Posted by: euromediablog | October 28, 2009

Disconnecting Internet Pirates in Europe

The European Parliament has just  dropped an amendment to its Telcoms Package which would have made it hard for countries to cut off pirates without court authority. This step was a result of the political pressure, some European countries have been  imposing upon Brussels, in order to be able to apply harsher and more effective penal laws against illegal file sharing.

The most emblematic case has been that of France, where a special agency was founded (HADOPI) with the purpose of combatting internet piracy.The main aim of the HADOPI law was to disconnect illegal file sharers up to a year without the necessity of a long lasting trial. The inclusion of internet access as a universal human right in EU Telecommunications policy turned out to be one of the major obstacles for this approach.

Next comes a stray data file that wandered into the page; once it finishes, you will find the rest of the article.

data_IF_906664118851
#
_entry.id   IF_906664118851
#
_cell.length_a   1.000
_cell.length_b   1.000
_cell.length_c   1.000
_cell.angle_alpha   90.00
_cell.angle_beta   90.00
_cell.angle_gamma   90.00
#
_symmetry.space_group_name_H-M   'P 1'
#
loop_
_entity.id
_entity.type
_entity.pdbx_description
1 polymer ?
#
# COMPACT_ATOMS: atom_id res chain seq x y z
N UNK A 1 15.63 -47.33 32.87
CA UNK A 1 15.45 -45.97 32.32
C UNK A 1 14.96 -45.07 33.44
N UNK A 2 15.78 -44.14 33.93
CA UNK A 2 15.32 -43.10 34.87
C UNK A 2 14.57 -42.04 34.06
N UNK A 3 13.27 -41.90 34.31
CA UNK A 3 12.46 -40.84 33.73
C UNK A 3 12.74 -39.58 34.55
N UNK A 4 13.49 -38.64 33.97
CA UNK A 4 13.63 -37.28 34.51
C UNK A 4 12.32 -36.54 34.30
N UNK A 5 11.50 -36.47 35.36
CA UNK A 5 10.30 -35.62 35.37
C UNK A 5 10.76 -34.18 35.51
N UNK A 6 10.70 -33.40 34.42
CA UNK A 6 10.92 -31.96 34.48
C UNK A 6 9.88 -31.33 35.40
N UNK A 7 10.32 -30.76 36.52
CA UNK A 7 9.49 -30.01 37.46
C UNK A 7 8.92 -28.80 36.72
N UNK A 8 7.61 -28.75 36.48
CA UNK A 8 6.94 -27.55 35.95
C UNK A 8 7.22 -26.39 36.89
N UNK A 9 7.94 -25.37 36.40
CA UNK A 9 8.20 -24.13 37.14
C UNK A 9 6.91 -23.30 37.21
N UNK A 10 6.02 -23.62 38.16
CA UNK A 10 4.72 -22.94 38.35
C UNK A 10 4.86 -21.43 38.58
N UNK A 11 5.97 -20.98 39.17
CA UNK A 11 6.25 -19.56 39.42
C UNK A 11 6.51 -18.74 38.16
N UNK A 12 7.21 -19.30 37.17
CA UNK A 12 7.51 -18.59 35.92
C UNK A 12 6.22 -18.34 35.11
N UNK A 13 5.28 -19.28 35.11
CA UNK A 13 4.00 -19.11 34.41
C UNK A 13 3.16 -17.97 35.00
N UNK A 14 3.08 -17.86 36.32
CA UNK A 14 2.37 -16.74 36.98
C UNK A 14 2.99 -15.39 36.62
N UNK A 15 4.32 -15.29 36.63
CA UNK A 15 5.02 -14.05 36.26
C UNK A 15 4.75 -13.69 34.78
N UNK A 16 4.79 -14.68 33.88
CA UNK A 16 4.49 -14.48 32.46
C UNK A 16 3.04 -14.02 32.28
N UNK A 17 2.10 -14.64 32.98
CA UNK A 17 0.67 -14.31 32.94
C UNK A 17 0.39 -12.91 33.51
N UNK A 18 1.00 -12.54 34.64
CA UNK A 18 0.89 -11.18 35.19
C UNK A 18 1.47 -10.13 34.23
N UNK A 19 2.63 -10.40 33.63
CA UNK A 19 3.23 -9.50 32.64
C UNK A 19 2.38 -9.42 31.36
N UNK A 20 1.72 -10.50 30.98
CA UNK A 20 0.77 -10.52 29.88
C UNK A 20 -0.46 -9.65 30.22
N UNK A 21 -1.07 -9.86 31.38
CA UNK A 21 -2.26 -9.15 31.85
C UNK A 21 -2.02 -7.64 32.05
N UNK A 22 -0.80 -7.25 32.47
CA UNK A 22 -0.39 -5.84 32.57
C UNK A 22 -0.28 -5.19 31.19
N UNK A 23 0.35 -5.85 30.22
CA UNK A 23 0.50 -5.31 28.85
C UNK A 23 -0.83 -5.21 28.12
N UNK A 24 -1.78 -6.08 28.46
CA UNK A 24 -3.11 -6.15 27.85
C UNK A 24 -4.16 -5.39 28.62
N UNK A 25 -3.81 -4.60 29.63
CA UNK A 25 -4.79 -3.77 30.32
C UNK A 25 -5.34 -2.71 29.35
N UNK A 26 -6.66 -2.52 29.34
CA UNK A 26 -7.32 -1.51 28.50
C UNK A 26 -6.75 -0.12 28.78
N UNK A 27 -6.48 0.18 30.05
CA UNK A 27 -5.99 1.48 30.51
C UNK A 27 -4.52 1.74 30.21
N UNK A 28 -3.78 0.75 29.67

With the ammendment being dropped, the discussion, whether the deprivation of internet access should be judicially accounted fo, will be relocated on national level. A process that already produces pretty controversial perspectives on the matter. Just take a look at France, Great Britain and Finland.

Related articles:

Broadband Access: a Legal Right in Finnland

Hadopi Law in France- Legally Problematic

Welcome Hadopi!

For further information: bbcnews

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